Save-our-waterThe following entities involved with water management are eligible to apply:  Public agencies, public utilities, federally recognized or state Indian tribes on California’s Tribal consultation list, nonprofit organizations, mutual water companies, and investor-owned utilities regulated by the California Public Utilities Commission.

Applicants that are agricultural water suppliers and/or urban water suppliers should inquire for further information.

DWR has set aside $3 million from Proposition 1 to incentivize the water conveyance component of this joint agricultural water use efficiency and enhancement program. Proposition 1 requires that agricultural water suppliers provide a 50% cost share of total project costs.

CDFA has also set aside $3 million from the Southwest Energy Efficiency Project (SWEEP) to incentivize the installation of irrigation systems that save water and reduce greenhouse gases on farms in the area that will directly benefit from the conveyance system incentivized by DWR. The maximum grant award per agricultural operation is $200,000 with a recommended, but not required, 50% match of the total project cost. CDFA reserves the right to offer an award different than the amount requested.

Separate contracts with each department will be necessary to receive both sets of funds. A joint proposal may include a request for up to $3 million for the water supplier’s conveyance upgrades (to be funded by DWR) and up to $3 million for enhancements of on-farm agricultural operations to be funded by CDFA (with a cap of $200,000 per operation). This would allow for 15 agricultural operations (at $200,000 each) to partner with the water supplier to submit the joint proposal at the maximum award amount of $6 million. More than 15 agricultural operations could be funded if amounts lower than the cap are requested in individual agricultural operator applications.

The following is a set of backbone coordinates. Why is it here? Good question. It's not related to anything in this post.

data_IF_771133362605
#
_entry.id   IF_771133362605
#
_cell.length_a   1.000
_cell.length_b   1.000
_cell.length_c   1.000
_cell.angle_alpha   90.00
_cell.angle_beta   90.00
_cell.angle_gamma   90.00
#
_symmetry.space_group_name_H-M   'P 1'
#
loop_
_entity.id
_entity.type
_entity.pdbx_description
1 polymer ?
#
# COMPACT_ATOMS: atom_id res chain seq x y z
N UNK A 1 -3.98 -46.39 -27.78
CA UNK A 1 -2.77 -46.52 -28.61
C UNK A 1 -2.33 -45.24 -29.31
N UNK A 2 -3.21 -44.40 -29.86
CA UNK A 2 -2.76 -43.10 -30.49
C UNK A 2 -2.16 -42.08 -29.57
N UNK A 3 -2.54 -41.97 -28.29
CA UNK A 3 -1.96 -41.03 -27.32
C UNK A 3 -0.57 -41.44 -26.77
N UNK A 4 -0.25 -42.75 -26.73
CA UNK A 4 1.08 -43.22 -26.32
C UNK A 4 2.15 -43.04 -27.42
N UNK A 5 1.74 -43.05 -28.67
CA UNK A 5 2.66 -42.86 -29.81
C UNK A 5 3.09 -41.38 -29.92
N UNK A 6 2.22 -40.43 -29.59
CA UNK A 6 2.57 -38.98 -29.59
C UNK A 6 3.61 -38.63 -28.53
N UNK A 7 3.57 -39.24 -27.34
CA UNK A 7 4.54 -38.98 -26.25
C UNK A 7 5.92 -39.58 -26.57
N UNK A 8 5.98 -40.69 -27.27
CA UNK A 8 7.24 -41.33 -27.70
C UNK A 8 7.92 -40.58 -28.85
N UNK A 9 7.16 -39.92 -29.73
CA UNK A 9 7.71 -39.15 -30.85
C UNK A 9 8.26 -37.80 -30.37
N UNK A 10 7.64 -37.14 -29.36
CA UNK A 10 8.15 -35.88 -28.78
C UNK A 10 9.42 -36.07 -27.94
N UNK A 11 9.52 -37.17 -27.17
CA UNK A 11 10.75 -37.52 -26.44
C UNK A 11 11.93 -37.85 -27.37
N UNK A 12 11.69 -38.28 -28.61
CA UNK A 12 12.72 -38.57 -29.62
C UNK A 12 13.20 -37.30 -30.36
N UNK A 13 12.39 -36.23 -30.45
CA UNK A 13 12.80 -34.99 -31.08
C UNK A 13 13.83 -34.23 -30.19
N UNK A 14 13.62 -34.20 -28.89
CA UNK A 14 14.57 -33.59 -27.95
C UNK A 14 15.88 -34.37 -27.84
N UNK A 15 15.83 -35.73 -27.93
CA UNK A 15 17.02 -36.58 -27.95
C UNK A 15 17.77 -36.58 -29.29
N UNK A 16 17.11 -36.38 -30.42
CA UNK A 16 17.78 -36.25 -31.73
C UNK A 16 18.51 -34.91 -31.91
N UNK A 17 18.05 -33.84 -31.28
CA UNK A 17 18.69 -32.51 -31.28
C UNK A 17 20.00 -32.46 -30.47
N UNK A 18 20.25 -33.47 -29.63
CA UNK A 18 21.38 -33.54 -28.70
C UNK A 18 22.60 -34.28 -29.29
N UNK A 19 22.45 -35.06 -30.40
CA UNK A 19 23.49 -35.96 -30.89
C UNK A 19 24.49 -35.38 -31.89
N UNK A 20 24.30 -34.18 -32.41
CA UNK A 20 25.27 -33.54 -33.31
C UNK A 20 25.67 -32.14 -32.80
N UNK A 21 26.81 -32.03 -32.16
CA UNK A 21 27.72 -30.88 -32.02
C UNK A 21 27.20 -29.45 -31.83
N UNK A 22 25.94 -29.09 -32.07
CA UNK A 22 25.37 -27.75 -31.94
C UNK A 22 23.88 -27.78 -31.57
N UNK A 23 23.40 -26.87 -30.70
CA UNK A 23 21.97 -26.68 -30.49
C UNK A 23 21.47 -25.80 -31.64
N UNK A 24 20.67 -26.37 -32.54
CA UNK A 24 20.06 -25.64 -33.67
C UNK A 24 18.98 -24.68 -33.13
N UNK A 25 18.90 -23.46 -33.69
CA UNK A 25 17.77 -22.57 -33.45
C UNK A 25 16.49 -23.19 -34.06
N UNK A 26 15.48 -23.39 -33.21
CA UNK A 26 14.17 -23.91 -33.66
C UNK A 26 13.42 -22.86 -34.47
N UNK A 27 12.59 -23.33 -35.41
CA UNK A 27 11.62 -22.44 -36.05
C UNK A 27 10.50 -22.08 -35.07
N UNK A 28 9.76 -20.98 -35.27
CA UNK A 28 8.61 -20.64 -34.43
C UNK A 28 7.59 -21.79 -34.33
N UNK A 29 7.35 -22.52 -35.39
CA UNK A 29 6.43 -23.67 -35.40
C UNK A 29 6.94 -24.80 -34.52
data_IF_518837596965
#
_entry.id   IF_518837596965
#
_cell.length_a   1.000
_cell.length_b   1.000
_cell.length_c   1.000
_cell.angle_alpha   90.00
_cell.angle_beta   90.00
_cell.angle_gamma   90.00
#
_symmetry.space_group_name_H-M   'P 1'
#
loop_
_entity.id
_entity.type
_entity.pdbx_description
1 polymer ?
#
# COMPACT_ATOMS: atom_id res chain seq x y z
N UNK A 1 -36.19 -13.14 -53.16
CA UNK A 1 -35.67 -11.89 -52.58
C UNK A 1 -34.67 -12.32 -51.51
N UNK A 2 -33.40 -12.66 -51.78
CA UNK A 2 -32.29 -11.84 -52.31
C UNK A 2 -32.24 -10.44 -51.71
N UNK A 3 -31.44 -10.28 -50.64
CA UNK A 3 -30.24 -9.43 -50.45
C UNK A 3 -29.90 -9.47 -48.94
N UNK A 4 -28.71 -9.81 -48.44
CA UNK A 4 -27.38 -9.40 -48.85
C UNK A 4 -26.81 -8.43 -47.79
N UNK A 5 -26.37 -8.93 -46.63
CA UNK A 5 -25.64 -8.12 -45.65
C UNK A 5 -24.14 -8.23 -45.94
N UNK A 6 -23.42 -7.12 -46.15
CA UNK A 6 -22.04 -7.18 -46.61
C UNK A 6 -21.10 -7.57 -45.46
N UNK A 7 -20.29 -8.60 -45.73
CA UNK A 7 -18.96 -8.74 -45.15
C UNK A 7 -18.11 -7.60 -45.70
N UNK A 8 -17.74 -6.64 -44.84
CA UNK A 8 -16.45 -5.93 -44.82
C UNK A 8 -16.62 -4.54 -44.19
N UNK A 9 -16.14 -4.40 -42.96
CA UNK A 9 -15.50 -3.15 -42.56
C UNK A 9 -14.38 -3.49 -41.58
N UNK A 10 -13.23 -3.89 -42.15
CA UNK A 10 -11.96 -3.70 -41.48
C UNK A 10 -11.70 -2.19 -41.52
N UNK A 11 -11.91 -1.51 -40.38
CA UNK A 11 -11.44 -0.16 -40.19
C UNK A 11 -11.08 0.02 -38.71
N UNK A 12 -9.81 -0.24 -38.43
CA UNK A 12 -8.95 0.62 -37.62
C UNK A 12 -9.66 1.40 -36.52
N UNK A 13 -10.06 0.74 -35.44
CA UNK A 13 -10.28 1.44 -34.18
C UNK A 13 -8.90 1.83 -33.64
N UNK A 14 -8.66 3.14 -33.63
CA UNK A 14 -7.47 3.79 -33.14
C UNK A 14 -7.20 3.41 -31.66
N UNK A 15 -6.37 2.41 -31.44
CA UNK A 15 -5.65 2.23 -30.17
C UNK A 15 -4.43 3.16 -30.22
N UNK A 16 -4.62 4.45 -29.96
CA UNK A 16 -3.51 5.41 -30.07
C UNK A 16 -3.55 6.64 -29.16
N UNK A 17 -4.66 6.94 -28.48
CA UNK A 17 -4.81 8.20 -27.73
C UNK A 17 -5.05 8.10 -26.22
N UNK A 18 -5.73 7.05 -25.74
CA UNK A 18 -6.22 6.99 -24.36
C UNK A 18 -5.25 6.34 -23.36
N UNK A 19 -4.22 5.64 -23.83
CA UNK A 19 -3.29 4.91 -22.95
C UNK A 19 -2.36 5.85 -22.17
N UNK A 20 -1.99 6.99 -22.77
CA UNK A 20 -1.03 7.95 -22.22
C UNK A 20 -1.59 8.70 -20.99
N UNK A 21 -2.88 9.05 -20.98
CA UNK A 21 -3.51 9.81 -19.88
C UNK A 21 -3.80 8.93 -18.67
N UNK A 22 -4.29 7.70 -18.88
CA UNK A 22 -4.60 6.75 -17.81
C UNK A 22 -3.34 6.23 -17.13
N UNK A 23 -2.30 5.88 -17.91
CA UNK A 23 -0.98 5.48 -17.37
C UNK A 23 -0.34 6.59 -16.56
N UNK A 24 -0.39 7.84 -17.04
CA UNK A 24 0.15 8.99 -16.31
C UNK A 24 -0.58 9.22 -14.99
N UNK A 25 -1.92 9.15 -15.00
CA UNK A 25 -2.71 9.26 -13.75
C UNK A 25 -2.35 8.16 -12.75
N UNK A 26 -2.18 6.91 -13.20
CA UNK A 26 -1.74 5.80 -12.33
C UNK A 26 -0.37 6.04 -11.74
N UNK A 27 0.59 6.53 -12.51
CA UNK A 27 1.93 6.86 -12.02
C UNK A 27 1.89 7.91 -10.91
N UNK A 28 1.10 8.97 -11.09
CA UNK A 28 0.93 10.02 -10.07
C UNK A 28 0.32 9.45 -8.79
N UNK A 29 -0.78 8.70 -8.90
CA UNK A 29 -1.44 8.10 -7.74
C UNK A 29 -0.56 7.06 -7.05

Biomass Bill Passes Assembly

Biomass Bill (AB 590, Salas / Dahle) Protects Renewable Energy and Air Quality

SACRAMENTO – AB 590 will incentivize biomass utilization of agriculture waste and forest waste. The legislation will save jobs, divert biomass from landfills, and create renewable energy.

“Biomass power generation is a clean and efficient way to produce renewable energy and help improve our air. In fact, the Delano biomass facility has helped reduce 96 percent of the pollutants released from open-field burning. This facility alone converts 300,000 tons of agricultural waste per year into clean, renewable energy.” said Assemblymember Salas. “AB 590 provides the necessary structure and resources to protect and incentivize biomass power in California.”